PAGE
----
While gun shopping is loads of fun, there’s more to a successful turkey hunt than simply having the latest and greatest boomstick. Here are a few tips from Guns.com to help with bagging that beard-dragging boss gobbler — from gun and ammo selection to closing the distance on those wily birds, as well as what to do once the trigger has been pulled.
Select the Correct Gun and Ammo Combination
The Stevens-by-Savage 301 Turkey single shot wears a 26” carbon steel barrel that is topped with an extended extra-full turkey choke, all optimized for the Federal Premium TSS 410 specialty turkey loads. (Photo: Kristin Alberts/Guns.com)
Those are all solid options in newer guns but don’t discount the used rack where savvy hunters are likely to find the most deeply discounted and often very capable old standby models like the Mossberg 500/835 or Remington 870 pumps. Turkey hunting can be as much fun with a lever-action Henry .410 as it is with a CZ Reaper Magnum O/U Magnum 12. It’s not the action or chambering, but rather, the key to success is finding a gun that fits well and makes you feel comfortable. Then, practice until you’re completely confident.
Hit the Patterning Board
A 25-yard pattern with Federal Premium Heavyweight TSS #9 shot fired through the Stevens Model 301’s extra full choke is devastating. That gobbler would not have taken a step. (Photo: Kristin Alberts/Guns.com)
It doesn’t matter if you spend $1,000 or $100 on your turkey gun, there is nothing that will make or break your hunt like the patterning board. You can cleanly harvest the largest turkey with everything from .410 bore up to the biggest 10-gauge. The key is patterning the gun to know how well your shot string holds together and at which distances.
At the end of the day, all of us hunters should strive to make clean, one-shot harvests. Plan on spending ample time on the shooting range shooting paper turkey targets from a variety of distances. This is the time to experiment with different chokes and turkey loads, as well as noting your maximum ethical shooting range. Last, but not least, don’t shoot only from the bench. Get down into the actual positions from which you plant to hunt — be that sitting under a tree, from a bipod or even prone.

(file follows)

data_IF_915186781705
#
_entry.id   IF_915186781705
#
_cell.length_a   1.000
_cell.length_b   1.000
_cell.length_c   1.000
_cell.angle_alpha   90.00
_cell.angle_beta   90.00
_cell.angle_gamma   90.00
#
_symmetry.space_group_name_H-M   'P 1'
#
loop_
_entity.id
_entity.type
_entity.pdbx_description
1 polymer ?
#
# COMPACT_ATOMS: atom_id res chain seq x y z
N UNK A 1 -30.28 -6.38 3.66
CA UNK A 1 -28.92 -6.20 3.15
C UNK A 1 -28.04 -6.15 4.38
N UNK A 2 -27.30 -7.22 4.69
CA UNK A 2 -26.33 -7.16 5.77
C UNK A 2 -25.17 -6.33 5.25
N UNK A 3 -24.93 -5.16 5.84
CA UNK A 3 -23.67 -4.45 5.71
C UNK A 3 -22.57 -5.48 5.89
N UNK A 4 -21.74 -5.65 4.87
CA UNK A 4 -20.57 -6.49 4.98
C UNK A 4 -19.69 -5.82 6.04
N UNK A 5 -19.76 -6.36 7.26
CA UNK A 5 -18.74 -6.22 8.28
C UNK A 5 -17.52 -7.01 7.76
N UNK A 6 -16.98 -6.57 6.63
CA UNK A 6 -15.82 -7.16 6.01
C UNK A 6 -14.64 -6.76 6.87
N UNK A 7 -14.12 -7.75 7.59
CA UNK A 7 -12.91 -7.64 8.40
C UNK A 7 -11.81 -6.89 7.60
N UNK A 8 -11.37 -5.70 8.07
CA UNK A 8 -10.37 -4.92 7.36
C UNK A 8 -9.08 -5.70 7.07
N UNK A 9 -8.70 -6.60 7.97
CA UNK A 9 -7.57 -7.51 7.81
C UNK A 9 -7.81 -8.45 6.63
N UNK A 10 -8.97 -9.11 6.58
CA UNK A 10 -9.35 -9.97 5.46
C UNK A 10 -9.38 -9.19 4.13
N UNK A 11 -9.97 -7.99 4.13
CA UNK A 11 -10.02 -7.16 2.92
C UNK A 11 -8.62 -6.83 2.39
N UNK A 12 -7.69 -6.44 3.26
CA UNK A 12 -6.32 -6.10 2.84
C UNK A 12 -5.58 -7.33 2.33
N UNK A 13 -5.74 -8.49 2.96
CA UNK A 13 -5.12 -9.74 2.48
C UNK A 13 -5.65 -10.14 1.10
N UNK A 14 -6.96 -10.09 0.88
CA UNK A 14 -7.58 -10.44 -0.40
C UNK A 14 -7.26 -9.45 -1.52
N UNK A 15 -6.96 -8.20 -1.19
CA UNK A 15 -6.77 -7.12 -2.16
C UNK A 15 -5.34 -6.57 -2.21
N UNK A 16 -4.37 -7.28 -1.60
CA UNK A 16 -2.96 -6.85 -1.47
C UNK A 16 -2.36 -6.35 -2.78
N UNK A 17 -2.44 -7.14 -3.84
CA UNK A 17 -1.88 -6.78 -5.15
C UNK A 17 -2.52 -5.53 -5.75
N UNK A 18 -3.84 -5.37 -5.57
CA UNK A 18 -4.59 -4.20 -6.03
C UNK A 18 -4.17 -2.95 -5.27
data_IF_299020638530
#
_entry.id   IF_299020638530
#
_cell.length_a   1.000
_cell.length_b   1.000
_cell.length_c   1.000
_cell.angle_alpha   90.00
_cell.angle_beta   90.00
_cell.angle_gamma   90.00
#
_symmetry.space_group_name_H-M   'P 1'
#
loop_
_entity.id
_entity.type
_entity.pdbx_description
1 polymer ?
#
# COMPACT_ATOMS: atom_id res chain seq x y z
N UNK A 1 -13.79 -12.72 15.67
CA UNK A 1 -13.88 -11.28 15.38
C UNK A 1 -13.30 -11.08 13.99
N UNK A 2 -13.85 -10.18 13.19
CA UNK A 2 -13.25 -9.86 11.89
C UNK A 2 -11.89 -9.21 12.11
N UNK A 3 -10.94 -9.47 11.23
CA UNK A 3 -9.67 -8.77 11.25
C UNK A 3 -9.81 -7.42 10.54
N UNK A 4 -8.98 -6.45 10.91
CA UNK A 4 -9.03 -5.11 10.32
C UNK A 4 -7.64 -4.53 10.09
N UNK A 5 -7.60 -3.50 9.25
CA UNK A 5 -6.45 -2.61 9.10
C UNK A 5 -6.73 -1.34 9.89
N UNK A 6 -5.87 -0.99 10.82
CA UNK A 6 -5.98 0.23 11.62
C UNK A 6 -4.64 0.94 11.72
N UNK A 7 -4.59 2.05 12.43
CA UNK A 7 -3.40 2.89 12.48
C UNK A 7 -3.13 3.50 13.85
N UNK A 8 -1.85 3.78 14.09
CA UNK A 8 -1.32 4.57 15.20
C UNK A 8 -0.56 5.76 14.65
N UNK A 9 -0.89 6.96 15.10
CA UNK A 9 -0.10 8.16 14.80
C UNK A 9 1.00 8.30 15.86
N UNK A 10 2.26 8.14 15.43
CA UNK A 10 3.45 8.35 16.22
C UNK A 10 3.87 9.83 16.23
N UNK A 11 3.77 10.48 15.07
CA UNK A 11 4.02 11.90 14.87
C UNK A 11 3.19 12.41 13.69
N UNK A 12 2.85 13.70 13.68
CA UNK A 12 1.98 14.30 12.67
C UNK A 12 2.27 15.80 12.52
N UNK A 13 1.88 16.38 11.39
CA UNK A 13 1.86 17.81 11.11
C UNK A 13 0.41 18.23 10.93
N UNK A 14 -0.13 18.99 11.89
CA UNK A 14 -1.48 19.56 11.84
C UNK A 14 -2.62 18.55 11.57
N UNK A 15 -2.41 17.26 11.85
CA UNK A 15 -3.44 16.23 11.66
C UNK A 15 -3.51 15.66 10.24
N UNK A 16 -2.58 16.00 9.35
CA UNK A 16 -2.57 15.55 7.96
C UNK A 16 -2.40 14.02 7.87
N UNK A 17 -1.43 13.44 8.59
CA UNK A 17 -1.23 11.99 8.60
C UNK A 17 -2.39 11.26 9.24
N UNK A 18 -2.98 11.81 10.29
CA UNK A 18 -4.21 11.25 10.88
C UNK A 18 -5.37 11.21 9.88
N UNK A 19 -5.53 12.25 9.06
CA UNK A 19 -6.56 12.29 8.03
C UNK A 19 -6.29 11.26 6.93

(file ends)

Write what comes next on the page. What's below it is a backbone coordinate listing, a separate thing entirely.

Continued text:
Get Close Instead of Going Long
(Photo: Kristin Alberts/Guns.com)
While many gun and ammo companies emphasize being able to shoot greater distances with lethal shot patterns, there’s no replacement for honing your skills as a hunter getting those birds in close. There’s nothing quite as exhilarating as getting a trophy-sized Tom in close enough to hear the spit-and-drum or gobble that rattles your insides.
To that end, learning to use a variety of turkey calls — from box to mouth to slates — will be a rewarding practice and make you a better hunter to boot. Know the effective range of your scattergun from the patterning board, but never forget some of the most exciting hunts you’ll do are up close and personal.
Vista Outdoor’s JJ Reich ready to pull the trigger on a gobbler from behind a Surroundview Stakeout blind. (Photo: Kristin Alberts/Guns.com)
Put those turkeys to bed, as we hunters like to say. Translation: if you spend your time scouting, especially close to the season–or ideally the evening before opening day–you’ll get to pattern their movements. When you put them to bed, you know where those birds have roosted and can ideally move into that same area under cover of darkness the next morning.